When we established our Offworld colony here at Boing Boing, one of the core tenets of our charter was that we want to remove, wherever possible, the barriers that often shut the act of playing games, and the art of making them, away to a privileged few. We don't believe you must pass a set of "nerd culture" signposts in order to be welcomed. We do not care how "hardcore" you are. We don't believe you must have access to expensive high-end equipment, advanced education or hours upon hours of free time in order to join us in modern play.
We would like Offworld to be a place for curious, intelligent fans of all kinds of digital art and interactive entertainment, from the seasoned player in search of something fresh and new, to that friend of yours who holds up her hands and goes "but I'm not really a gamer", even though she understands tech and culture in every other way. We want you to be able to send her a link to a brief, transformative experience that respects her time and intelligence but does not necessarily demand she possess "geek literacy" or the vocabulary of a traditional controller.
You might notice we don't use the word "gamer" here—we are not involved in "gaming", we do not "game" (we don't mind you using whatever words you like, though). We are hobbyists, yes, but we're interested in play, which encompasses self-expression, creation and communication, not a mere consumer category prescribed to you based on the products you buy. We are here for joy and for sharing, and hopefully to play some small role in helping shift the dialogue around games away from widely-misunderstood culture-pocket to its deserved status as broad cultural object.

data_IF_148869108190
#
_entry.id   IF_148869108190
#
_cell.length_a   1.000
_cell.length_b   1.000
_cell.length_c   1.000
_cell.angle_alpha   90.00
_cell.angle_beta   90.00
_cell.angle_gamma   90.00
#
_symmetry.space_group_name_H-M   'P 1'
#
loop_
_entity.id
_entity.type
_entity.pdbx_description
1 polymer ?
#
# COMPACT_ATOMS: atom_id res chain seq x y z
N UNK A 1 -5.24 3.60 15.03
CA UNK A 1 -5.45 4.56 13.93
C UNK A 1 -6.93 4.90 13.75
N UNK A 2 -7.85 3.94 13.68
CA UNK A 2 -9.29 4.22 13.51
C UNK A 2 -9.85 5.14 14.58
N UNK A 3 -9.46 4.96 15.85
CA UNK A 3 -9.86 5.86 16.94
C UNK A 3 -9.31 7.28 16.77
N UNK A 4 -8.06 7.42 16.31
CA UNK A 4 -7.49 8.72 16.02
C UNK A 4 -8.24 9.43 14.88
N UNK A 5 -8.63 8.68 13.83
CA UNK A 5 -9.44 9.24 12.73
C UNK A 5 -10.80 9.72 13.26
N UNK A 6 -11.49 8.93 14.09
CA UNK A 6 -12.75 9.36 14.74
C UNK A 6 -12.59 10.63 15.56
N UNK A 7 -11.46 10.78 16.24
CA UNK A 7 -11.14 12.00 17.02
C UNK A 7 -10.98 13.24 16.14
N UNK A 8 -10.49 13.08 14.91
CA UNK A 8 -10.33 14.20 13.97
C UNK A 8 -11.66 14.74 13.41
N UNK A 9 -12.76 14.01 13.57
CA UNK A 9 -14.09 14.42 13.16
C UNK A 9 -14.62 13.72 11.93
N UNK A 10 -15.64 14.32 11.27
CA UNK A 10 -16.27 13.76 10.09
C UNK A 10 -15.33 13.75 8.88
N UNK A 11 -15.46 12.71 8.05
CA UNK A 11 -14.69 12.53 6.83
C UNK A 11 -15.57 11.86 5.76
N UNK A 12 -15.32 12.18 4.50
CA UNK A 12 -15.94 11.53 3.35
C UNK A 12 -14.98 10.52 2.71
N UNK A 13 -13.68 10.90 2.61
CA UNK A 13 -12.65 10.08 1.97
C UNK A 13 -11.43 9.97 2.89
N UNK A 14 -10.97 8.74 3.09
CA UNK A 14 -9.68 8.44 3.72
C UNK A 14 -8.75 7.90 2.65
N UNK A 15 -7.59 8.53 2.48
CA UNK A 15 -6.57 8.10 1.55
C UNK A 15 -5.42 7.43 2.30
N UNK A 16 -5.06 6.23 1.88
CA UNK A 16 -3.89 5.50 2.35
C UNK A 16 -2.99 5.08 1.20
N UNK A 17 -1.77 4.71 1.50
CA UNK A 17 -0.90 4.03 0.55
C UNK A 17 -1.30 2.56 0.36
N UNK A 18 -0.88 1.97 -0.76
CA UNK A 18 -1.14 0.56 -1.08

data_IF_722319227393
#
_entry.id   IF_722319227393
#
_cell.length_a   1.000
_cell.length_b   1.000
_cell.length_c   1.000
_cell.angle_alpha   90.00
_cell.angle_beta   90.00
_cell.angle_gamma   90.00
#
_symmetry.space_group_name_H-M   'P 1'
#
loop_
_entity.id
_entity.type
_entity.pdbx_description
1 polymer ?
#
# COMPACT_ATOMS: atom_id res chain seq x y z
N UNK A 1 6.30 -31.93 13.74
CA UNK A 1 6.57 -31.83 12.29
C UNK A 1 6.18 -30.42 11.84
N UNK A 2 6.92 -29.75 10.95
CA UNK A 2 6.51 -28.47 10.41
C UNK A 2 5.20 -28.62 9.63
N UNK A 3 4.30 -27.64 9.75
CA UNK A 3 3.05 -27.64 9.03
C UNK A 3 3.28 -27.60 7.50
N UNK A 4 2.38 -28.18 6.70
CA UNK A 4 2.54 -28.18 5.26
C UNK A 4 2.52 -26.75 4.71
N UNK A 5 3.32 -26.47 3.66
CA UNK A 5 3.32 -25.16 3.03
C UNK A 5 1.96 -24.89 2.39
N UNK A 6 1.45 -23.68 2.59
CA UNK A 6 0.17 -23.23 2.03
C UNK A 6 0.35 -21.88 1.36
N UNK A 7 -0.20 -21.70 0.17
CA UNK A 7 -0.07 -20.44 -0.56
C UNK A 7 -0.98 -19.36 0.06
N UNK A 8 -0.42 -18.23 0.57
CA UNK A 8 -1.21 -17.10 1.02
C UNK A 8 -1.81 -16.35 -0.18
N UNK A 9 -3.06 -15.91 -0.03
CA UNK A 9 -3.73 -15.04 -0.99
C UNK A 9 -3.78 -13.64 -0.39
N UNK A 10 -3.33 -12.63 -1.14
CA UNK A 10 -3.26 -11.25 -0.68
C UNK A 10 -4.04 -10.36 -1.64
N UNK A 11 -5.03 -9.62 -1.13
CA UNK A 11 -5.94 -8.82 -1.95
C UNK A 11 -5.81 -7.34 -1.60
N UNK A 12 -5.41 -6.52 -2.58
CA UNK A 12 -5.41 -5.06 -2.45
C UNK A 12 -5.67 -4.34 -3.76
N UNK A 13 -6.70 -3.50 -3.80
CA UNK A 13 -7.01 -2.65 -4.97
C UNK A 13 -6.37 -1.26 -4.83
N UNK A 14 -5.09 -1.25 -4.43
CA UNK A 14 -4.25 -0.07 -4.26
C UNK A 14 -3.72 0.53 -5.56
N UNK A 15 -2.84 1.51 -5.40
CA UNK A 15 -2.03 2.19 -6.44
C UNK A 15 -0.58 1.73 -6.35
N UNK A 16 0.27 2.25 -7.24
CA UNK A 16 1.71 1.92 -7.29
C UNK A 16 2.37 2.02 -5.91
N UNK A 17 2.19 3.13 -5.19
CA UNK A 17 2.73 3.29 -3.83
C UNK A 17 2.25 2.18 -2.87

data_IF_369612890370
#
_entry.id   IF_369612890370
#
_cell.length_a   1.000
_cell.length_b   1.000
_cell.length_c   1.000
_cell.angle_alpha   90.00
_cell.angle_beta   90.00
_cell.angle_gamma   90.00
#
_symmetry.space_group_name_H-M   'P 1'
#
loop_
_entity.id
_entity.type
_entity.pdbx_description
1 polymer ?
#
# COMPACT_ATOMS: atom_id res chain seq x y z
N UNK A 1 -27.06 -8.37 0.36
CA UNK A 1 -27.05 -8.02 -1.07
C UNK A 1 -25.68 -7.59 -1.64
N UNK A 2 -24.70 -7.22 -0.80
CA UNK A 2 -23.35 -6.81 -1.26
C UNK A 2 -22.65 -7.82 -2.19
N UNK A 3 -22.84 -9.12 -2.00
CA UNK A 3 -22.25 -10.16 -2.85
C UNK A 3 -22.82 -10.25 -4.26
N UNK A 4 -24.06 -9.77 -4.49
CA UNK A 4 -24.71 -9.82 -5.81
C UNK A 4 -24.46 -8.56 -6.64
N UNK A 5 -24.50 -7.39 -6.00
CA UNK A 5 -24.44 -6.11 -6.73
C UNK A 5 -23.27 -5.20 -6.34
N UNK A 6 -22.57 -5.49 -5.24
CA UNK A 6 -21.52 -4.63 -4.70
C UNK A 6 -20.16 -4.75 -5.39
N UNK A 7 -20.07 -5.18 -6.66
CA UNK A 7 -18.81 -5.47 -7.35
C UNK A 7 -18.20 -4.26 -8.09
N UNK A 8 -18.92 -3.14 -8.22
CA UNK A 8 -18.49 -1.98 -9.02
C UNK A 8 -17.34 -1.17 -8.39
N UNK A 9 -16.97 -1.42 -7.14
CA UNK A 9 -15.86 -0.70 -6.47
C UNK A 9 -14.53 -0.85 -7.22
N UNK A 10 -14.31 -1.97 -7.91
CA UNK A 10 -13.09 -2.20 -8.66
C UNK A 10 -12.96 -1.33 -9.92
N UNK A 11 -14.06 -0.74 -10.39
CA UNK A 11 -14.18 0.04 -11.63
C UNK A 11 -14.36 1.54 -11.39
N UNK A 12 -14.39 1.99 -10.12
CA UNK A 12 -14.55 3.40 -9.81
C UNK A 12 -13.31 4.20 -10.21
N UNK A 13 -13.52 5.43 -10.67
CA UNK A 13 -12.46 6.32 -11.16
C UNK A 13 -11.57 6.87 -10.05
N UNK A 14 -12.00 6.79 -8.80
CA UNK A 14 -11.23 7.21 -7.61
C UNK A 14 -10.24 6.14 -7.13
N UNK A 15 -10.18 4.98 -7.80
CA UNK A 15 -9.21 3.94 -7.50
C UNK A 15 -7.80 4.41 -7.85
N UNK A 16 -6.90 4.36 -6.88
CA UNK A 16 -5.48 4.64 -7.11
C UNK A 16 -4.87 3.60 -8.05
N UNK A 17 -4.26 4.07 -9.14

That's why we so often exhort you, yes, you, reader, to try making games of your own, to engage in their vocabulary to whatever extent you're interested. You don't have to be a professional writer to enjoy keeping a journal, nor a professional actor to enjoy community theatre or improv with your friends. Luckily the barrier to entry for learning to make games is lower now than ever, and free and low-cost resources abound for you to use. We hope this leads to new voices, new modes of expression, new kinds of characters, and new experiences joining the spectrum of what our medium can be and for whom.
All of this has been a long preface to sharing a new resource with you: developer Zoe Quinn (who wrote her own take on the "altgames" manifesto here a few months ago) has unveiled gamesareforeveryone.com, a repository of resources anyone can use as a starting point to answer common questions and find support for entry-level game-making. In the coming months at Offworld we'll be inviting you to join us in low-stakes game jams where you can try out the skills you've learned. For fun. More on that soon! Games are fun, aren't they?